All information in this article is general, not intended to be legal advisement. Please contact your legal advisor for applicable laws.

Author:  Robin Noah, Executive Coaches of Orange County, www.ECofOC.org

 

Updating Form I-9

Robin Noah

Robin Noah

 

By now most employers, regardless of size, are well aware that employers have certain responsibilities under immigration law during the hiring process. Failure to comply can be a costly event. Not knowing the law will not excuse business owners or management of business establishments for 1-9 compliance failures. For example the current Form I-9 is valid until Jan. 21, 2017. An announcement was made On Aug. 25, 2016 that the Office of Management and Budget (OMB) approved a revised Form I-9, Employment Eligibility Verification.

USCIS must publish a revised form by Nov. 22, 2016. Employers may continue using the current version of Form I-9 with a revision date of 03/08/2013 N until Jan. 21, 2017.

After Jan. 21, 2017, all previous versions of Form I-9 will be invalid. You can keep up with the changes by subscribing to https://www.govdelivery.com. There are many web sites devoted to the 1-9 including U S Immigrations and Customs Enforcement (ICE) https://www.ice.gov/

Did you know? The current administration has dramatically increased the number of I-9 audits to historically high levels, and promises that I-9 enforcement efforts will remain a high priority. For example, on one day, June 15, 2011, Immigration and Customs Enforcement (ICE) issued 1,000 Notices of Inspection of I-9 forms and subpoenas to various U.S. companies large and small. I-9 investigations are at an all-time high, with more than 3,000 audits taking place in 2012 compared to only 250 in 2007.

A few reminders: An employer must: A) Verify the identity and employment authorization of each person hired after Nov. 6, 1986 and B) Complete and retain a Form I-9 for each employee required to complete the form.

An Employer must not 🙂 A) Discriminate against individuals on the basis of national origin, citizenship, or immigration status and B) Hire, recruit for a fee, or refer for a fee aliens he or she knows to be unauthorized to work in the United States.

Consider some of the penalties:

  • Failure to comply with the IRCA’s I-9 rules can result in significant fines, loss of access to government contracts, and highly negative publicity for your company.
  • Employment of unauthorized workers may result in fines up to $16,000 and six months’ imprisonment. Employers that knowingly hire or continue to employ unauthorized aliens can be barred from competing for government contracts for a year.
  • Paperwork violations can also result in significant fines. Each mistake or missing item on a form can result in a $110 penalty, topping out at $1,100 for each form. A missing form would automatically be assessed at $1,100.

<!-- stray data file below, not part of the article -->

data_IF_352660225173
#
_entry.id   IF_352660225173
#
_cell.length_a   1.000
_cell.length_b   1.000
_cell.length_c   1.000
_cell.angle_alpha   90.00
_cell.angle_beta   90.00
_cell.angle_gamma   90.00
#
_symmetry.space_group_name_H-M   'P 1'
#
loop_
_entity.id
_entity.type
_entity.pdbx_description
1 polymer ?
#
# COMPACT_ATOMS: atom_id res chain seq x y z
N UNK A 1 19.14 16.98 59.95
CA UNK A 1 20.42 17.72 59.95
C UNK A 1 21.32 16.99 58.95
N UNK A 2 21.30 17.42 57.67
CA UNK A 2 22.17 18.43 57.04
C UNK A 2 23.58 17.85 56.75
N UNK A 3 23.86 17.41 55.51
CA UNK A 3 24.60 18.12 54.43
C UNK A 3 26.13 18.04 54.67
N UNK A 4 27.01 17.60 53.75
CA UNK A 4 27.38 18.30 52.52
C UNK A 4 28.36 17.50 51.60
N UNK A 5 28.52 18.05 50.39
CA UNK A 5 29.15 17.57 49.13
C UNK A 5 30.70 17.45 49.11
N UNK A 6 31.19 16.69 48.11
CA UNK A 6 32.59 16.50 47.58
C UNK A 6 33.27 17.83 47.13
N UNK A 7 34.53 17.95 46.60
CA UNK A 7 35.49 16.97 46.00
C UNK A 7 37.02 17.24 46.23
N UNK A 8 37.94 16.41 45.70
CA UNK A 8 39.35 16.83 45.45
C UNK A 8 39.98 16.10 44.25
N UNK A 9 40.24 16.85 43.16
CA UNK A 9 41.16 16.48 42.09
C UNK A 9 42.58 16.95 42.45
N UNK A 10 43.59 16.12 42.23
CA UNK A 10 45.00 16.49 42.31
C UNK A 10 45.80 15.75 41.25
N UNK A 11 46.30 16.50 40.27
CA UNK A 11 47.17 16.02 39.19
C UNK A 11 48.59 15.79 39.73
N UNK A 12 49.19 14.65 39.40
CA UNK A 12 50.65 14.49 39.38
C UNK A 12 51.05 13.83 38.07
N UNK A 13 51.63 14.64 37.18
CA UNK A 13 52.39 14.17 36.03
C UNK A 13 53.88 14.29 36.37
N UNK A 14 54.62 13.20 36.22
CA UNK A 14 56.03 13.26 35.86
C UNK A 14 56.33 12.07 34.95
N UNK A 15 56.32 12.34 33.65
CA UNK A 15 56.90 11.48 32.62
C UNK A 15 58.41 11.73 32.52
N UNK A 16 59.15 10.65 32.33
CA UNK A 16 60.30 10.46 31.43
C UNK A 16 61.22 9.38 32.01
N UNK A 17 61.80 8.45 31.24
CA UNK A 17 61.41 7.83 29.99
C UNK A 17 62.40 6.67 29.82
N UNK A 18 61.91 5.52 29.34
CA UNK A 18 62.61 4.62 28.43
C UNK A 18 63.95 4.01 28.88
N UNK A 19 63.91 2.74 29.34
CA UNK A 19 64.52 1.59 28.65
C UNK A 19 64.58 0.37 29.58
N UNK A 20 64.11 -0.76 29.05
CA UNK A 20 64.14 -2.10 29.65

You may want to have an independent 1-9 audit conducted as a strategy for ensuring that your business is compliant with immigration related employment practices.

(Excerpts from articles of Adriana Kostencki, Esq.)

Author:  Robin Noah, Executive Coaches of Orange County, www.ECofOC.org

Is it harassment or bullying?

Robin Noah

Robin Noah

 

Regardless Employers have an obligation to their employees and to the Law when it comes to Harassment and/or Bullying at work

In the past several years, the Equal Employment Opportunity Commission (EEOC) closed 7,256 sexual harassment and bullying claims nationwide that resulted in over $44 million in fines and lawsuit settlements. Last year there were over 30,000 employee complaints filed in California alone! In a recent survey, 27% of Americans reported that they have suffered abusive conduct while at work. How do we stop this epidemic of workplace harassment and bullying?

Workplace bullying is repeated, unreasonable and unwelcome behavior directed towards an employee or group of employees that creates a risk to health and safety:

  • Basically a health and safety issue
  • Affects safe workplace policies
  • Employees can file complaints to the Fair Work Commission.
  • You can be investigated and prosecuted by your State regulator for a breach of health and safety legislation.

Workplace harassment is unwanted behavior that offends, humiliates or intimidates a person, and targets them on the basis of a characteristic such as gender, race or ethnicity. Even when you have less than 50 employees you still need to have written policies regarding these issues. There are very specific guidelines for handling harassment – sexual or otherwise.

Often employers treat bullying and harassment as the same class of problematic behavior. However, the law relating to each of these areas is different, the approaches you take to prevent these behaviors should also differ.